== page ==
Lack of responsiveness may also show itself if your fish is not responsive during feeding time. This can either be in a lack of appetite or not appearing during feeding time whatsoever.

If you are struggling to gain your fish’s attention, it can be stressful, but you should always avoid tapping on the glass to get your fish’s attention. This will cause problems and can “deafen” your Betta fish’s abilities to detect vibration and “hear”. Try waving your finger in front of the cage or holding a treat at the top of the water.


Believe it or not, fish need sleep (Crazy, right?), although in aquatic terms, it is a resting state called “suspended animation,” and it has the same general concept as mammals sleeping. So, see your fish levitate in the middle of their tank or disappear into their hideaway every now and then for a nice rest.

But, when you notice a spike in inactivity from your Betta, you should start paying closer attention to their overall health. Lethargy can be one of the many crucial Betta fish behaviors before death that you should look out for.

It becomes recognizable when your Betta spends excessive amounts of time in their suspended state during hours that they would normally be awake. If you are concerned whether your fish is lethargic or just sleeping, try offering your beloved Betta some food to see if they wake up. You may also try to turn on the lights and see if that energizes them.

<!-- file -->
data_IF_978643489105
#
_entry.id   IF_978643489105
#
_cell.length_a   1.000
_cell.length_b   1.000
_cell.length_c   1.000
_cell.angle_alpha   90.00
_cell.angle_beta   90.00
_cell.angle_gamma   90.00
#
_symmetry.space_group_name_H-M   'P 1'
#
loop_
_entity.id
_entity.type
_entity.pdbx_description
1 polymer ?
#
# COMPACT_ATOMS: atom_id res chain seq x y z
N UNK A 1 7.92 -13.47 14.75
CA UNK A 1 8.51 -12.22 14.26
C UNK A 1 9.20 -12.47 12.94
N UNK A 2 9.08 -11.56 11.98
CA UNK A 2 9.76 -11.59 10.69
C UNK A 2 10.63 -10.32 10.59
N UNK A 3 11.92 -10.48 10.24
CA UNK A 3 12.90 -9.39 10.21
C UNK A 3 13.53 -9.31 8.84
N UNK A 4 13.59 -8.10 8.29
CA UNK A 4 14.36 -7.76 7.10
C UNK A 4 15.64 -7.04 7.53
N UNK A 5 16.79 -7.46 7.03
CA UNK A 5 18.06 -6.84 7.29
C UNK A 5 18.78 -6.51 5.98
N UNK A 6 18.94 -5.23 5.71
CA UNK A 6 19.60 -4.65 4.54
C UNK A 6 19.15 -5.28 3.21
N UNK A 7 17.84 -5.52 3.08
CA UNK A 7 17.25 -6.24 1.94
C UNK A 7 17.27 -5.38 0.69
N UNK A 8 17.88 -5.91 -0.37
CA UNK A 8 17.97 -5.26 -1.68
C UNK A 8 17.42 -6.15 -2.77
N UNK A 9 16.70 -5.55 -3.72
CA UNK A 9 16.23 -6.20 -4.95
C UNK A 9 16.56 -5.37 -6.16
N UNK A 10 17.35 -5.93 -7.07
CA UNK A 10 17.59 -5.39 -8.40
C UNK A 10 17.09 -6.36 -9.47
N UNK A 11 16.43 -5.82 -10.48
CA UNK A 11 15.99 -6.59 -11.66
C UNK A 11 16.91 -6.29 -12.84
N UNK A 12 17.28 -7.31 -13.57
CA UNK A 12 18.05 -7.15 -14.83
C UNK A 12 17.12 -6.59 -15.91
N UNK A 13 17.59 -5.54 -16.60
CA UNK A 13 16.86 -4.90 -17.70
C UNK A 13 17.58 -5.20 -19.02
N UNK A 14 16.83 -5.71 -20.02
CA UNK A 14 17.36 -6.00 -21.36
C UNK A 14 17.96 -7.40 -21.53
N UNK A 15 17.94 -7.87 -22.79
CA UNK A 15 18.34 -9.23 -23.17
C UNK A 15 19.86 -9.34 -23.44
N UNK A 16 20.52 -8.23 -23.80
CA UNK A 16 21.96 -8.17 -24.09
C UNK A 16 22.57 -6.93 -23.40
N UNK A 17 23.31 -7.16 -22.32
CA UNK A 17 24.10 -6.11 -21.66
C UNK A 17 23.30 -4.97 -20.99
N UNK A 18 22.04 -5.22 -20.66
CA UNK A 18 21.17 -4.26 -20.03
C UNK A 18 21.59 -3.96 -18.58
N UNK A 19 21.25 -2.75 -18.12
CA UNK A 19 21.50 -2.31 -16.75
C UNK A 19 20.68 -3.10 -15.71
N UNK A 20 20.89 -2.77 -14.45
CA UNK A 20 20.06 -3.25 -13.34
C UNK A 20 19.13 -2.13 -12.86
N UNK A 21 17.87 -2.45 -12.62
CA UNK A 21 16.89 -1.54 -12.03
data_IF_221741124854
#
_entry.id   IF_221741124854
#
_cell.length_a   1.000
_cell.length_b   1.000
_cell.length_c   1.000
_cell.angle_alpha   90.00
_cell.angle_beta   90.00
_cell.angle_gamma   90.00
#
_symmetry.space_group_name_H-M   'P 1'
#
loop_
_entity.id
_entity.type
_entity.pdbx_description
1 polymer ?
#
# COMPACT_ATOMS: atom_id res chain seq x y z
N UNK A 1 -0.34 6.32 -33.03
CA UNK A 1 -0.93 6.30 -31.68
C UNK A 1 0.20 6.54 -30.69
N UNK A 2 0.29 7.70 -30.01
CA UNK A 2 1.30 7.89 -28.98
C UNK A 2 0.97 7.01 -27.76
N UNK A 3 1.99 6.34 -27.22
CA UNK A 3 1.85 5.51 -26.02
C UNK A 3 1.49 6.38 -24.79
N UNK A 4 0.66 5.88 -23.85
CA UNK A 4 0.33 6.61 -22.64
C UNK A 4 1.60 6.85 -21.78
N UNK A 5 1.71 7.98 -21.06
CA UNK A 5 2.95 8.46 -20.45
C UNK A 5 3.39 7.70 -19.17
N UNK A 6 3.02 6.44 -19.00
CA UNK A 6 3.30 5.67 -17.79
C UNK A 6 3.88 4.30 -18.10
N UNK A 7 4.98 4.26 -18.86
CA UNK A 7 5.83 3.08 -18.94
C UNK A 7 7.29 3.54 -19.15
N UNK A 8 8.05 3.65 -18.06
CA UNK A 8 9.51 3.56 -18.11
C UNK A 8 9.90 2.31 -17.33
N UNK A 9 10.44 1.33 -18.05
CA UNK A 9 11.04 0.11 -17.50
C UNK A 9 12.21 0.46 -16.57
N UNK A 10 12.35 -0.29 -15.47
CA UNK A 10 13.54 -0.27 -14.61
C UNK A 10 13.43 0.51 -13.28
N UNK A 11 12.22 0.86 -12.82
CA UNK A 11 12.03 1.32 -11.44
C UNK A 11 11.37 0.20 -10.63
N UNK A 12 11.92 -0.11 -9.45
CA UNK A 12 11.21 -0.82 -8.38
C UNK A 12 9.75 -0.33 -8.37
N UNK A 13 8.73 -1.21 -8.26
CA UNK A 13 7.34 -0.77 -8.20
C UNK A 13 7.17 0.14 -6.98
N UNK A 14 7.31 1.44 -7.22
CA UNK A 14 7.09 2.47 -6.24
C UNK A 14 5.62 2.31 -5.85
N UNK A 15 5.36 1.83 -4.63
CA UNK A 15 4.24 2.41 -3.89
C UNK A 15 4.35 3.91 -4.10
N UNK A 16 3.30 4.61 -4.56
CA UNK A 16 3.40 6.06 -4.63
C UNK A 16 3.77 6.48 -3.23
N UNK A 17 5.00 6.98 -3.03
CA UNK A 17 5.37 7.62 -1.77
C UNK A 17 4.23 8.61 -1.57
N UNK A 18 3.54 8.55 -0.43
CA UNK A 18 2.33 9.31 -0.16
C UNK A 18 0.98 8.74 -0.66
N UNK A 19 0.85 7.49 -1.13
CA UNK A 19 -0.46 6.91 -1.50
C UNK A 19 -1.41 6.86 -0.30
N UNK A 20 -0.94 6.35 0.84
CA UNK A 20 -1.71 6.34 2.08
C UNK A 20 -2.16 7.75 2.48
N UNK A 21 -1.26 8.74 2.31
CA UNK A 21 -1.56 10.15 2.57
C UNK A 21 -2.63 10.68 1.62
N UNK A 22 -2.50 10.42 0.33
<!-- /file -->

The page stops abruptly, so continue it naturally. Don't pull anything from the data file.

Flaring Betta


Stress can build up over time and cause death suddenly, or your Betta fish can die immediately. Unfortunately, there are really no signs to show your fish is stressing which is why it is your obligation to keep your fish living their best life!

Stressful events for Betta fish include:

  • Poor water quality (chemistry or cleanliness)
  • Poor aquarium maintenance
  • Aquarium set up incorrectly (ex: size, plants, incompatible number or type of fish)
  • Malnourishment/overfeeding
  • Change of environment
  • Illness/disease
  • Handling/transport
  • Rapid water changes
  • Tapping on glass
  • No mate or giving up on mating at an old age

You may think tapping on the glass at the fish store is not that big of a deal. After all, little kids do it all the time but tapping on glass sends a soundwave through the water, which can harm their ability to react and detect vibrations.